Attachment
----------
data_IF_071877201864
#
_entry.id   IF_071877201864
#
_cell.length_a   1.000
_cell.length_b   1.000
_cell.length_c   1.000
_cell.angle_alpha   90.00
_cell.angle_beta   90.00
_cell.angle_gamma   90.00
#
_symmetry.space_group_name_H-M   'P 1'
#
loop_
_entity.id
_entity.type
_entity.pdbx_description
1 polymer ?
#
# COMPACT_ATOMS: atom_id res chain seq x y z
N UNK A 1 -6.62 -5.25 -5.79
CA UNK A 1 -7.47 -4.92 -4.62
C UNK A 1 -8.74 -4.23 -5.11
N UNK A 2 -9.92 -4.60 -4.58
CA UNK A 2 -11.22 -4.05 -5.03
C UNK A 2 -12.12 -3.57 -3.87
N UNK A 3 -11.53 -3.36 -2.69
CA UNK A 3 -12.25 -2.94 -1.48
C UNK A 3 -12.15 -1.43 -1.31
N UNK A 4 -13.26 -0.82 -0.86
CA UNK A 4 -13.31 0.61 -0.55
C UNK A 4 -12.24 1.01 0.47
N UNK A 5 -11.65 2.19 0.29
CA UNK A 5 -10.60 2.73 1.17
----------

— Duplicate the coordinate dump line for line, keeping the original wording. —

data_IF_071877201864
#
_entry.id   IF_071877201864
#
_cell.length_a   1.000
_cell.length_b   1.000
_cell.length_c   1.000
_cell.angle_alpha   90.00
_cell.angle_beta   90.00
_cell.angle_gamma   90.00
#
_symmetry.space_group_name_H-M   'P 1'
#
loop_
_entity.id
_entity.type
_entity.pdbx_description
1 polymer ?
#
# COMPACT_ATOMS: atom_id res chain seq x y z
N UNK A 1 -6.62 -5.25 -5.79
CA UNK A 1 -7.47 -4.92 -4.62
C UNK A 1 -8.74 -4.23 -5.11
N UNK A 2 -9.92 -4.60 -4.58
CA UNK A 2 -11.22 -4.05 -5.03
C UNK A 2 -12.12 -3.57 -3.87
N UNK A 3 -11.53 -3.36 -2.69
CA UNK A 3 -12.25 -2.94 -1.48
C UNK A 3 -12.15 -1.43 -1.31
N UNK A 4 -13.26 -0.82 -0.86
CA UNK A 4 -13.31 0.61 -0.55
C UNK A 4 -12.24 1.01 0.47
N UNK A 5 -11.65 2.19 0.29
CA UNK A 5 -10.60 2.73 1.17